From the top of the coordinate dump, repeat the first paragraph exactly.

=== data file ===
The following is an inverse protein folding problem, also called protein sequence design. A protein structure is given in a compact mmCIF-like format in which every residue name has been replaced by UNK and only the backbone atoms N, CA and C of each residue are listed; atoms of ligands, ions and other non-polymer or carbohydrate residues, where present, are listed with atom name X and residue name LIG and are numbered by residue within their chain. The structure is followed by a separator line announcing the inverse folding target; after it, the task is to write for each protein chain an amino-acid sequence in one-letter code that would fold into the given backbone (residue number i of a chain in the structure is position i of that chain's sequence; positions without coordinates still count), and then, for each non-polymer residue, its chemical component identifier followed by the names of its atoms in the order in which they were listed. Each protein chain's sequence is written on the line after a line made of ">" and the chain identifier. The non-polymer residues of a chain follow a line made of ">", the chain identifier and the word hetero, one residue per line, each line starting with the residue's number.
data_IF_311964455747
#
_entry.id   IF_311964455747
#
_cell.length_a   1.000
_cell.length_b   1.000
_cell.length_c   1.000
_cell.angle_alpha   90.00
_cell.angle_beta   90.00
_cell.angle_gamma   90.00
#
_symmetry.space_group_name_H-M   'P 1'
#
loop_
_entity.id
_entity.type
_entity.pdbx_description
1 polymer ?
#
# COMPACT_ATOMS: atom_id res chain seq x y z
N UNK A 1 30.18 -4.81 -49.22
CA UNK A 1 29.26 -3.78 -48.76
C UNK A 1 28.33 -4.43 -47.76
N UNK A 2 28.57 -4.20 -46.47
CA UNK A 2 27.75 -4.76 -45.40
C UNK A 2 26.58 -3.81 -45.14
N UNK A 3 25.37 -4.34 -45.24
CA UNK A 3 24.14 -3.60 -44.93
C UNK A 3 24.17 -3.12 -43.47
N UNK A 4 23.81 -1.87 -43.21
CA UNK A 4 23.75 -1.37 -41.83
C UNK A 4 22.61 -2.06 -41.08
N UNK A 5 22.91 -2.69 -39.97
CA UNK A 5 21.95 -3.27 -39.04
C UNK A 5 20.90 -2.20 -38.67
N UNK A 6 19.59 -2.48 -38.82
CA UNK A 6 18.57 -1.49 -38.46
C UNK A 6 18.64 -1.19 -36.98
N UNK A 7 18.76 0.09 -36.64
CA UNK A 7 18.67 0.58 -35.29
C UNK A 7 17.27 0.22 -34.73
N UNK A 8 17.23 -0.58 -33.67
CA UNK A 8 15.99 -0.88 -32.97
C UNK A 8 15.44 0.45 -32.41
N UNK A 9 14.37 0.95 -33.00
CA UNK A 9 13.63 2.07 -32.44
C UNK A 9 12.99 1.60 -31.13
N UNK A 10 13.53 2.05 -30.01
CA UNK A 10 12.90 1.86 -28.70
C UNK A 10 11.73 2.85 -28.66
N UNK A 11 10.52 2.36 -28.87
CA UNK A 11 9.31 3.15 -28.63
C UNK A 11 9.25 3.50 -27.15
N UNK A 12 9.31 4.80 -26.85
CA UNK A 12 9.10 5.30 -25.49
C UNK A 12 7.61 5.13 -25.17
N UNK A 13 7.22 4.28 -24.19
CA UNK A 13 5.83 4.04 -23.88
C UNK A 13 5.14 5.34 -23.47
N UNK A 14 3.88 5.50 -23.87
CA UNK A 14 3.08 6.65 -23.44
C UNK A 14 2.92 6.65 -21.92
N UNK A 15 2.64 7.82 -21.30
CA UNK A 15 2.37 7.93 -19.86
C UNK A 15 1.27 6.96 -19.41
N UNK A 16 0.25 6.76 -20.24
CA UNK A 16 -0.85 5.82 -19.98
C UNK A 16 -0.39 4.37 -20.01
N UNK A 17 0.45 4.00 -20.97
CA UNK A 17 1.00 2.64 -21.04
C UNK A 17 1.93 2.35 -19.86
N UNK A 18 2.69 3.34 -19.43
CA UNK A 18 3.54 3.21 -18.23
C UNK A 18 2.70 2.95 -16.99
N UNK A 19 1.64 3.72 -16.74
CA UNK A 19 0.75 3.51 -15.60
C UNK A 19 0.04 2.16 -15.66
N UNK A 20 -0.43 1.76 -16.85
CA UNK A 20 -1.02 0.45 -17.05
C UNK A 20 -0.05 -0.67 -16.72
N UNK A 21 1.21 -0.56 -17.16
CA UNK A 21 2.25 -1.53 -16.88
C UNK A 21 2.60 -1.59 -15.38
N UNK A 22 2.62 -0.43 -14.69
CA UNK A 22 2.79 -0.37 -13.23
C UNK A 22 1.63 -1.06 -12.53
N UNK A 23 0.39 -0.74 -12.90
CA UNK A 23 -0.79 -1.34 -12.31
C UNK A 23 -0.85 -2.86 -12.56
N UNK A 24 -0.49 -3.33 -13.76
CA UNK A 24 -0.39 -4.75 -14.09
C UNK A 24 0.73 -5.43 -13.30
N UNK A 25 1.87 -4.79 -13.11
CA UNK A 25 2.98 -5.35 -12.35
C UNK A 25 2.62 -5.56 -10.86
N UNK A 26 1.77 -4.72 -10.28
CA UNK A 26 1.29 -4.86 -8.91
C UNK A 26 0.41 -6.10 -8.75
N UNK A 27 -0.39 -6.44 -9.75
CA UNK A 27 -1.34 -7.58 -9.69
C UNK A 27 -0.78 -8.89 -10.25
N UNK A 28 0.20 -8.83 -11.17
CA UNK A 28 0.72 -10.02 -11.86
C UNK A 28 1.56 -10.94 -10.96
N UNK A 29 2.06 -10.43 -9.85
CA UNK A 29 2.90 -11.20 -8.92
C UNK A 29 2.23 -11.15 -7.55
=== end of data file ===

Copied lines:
The following is an inverse protein folding problem, also called protein sequence design. A protein structure is given in a compact mmCIF-like format in which every residue name has been replaced by UNK and only the backbone atoms N, CA and C of each residue are listed; atoms of ligands, ions and other non-polymer or carbohydrate residues, where present, are listed with atom name X and residue name LIG and are numbered by residue within their chain. The structure is followed by a separator line announcing the inverse folding target; after it, the task is to write for each protein chain an amino-acid sequence in one-letter code that would fold into the given backbone (residue number i of a chain in the structure is position i of that chain's sequence; positions without coordinates still count), and then, for each non-polymer residue, its chemical component identifier followed by the names of its atoms in the order in which they were listed. Each protein chain's sequence is written on the line after a line made of ">" and the chain identifier. The non-polymer residues of a chain follow a line made of ">", the chain identifier and the word hetero, one residue per line, each line starting with the residue's number.